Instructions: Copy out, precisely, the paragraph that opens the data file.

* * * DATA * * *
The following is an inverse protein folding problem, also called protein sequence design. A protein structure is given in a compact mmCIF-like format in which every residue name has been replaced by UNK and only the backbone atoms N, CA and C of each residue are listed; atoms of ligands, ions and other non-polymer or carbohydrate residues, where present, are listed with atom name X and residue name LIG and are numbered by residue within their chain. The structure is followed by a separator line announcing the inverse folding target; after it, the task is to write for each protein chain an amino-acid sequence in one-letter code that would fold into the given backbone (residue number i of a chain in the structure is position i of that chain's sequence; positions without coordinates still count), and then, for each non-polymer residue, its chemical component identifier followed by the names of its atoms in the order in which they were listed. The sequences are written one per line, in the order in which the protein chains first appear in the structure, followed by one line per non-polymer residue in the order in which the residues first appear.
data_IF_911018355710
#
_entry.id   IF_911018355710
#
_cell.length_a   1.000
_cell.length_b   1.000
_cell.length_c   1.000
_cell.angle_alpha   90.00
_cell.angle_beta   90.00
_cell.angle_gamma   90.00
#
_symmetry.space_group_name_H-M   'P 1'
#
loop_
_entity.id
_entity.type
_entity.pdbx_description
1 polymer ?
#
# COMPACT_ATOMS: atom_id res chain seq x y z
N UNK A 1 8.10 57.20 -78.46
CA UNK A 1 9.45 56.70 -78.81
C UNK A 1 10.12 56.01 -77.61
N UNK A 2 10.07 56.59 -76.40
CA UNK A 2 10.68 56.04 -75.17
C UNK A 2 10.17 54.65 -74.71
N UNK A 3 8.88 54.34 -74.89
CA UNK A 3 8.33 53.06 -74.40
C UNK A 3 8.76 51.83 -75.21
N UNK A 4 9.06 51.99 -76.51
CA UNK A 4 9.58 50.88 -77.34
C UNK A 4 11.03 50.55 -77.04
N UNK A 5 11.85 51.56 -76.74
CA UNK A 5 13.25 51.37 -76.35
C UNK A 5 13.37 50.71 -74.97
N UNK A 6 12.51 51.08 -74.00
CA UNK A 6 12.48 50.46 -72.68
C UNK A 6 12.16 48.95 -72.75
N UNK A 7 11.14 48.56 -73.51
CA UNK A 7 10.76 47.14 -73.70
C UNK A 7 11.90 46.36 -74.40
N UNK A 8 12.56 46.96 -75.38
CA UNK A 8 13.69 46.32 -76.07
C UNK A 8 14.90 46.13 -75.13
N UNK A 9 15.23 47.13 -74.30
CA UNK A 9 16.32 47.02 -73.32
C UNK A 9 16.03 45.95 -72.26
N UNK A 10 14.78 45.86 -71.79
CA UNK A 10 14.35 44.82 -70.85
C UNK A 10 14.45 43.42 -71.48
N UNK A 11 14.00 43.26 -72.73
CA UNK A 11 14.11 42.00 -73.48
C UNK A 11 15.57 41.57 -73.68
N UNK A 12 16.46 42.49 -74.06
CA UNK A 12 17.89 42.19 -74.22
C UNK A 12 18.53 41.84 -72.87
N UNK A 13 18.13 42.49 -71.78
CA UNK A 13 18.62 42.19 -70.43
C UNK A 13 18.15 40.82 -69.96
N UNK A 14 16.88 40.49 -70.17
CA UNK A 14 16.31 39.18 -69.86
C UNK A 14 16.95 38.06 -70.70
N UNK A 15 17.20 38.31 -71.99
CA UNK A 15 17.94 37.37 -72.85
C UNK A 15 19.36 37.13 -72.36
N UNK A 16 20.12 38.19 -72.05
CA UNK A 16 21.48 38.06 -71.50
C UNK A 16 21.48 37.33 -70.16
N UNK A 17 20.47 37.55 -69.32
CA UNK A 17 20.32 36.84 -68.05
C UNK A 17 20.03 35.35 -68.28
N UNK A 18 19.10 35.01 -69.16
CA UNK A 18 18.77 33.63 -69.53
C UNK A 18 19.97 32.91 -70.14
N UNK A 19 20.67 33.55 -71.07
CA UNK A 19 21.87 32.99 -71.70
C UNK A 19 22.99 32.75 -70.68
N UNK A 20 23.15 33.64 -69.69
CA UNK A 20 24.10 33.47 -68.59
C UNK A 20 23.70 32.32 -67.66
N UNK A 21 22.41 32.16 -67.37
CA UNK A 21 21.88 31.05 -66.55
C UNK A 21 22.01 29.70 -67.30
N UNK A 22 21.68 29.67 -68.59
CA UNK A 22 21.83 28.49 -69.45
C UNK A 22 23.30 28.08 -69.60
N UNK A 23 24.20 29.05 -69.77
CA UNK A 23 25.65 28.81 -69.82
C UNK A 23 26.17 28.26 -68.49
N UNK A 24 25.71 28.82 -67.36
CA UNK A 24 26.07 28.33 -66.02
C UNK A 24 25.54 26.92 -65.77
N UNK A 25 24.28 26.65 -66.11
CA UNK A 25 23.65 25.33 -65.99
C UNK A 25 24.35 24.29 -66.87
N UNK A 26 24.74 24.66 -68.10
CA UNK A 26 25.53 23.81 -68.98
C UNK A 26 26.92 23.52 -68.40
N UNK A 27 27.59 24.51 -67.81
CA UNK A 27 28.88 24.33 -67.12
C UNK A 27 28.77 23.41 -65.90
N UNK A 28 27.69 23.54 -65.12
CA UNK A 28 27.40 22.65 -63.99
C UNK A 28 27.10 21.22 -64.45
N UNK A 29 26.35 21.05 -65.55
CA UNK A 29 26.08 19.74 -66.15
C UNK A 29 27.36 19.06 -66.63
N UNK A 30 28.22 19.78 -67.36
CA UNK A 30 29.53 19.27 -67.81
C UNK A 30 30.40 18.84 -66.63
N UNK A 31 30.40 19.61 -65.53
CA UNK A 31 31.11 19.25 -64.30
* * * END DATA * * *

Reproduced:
The following is an inverse protein folding problem, also called protein sequence design. A protein structure is given in a compact mmCIF-like format in which every residue name has been replaced by UNK and only the backbone atoms N, CA and C of each residue are listed; atoms of ligands, ions and other non-polymer or carbohydrate residues, where present, are listed with atom name X and residue name LIG and are numbered by residue within their chain. The structure is followed by a separator line announcing the inverse folding target; after it, the task is to write for each protein chain an amino-acid sequence in one-letter code that would fold into the given backbone (residue number i of a chain in the structure is position i of that chain's sequence; positions without coordinates still count), and then, for each non-polymer residue, its chemical component identifier followed by the names of its atoms in the order in which they were listed. The sequences are written one per line, in the order in which the protein chains first appear in the structure, followed by one line per non-polymer residue in the order in which the residues first appear.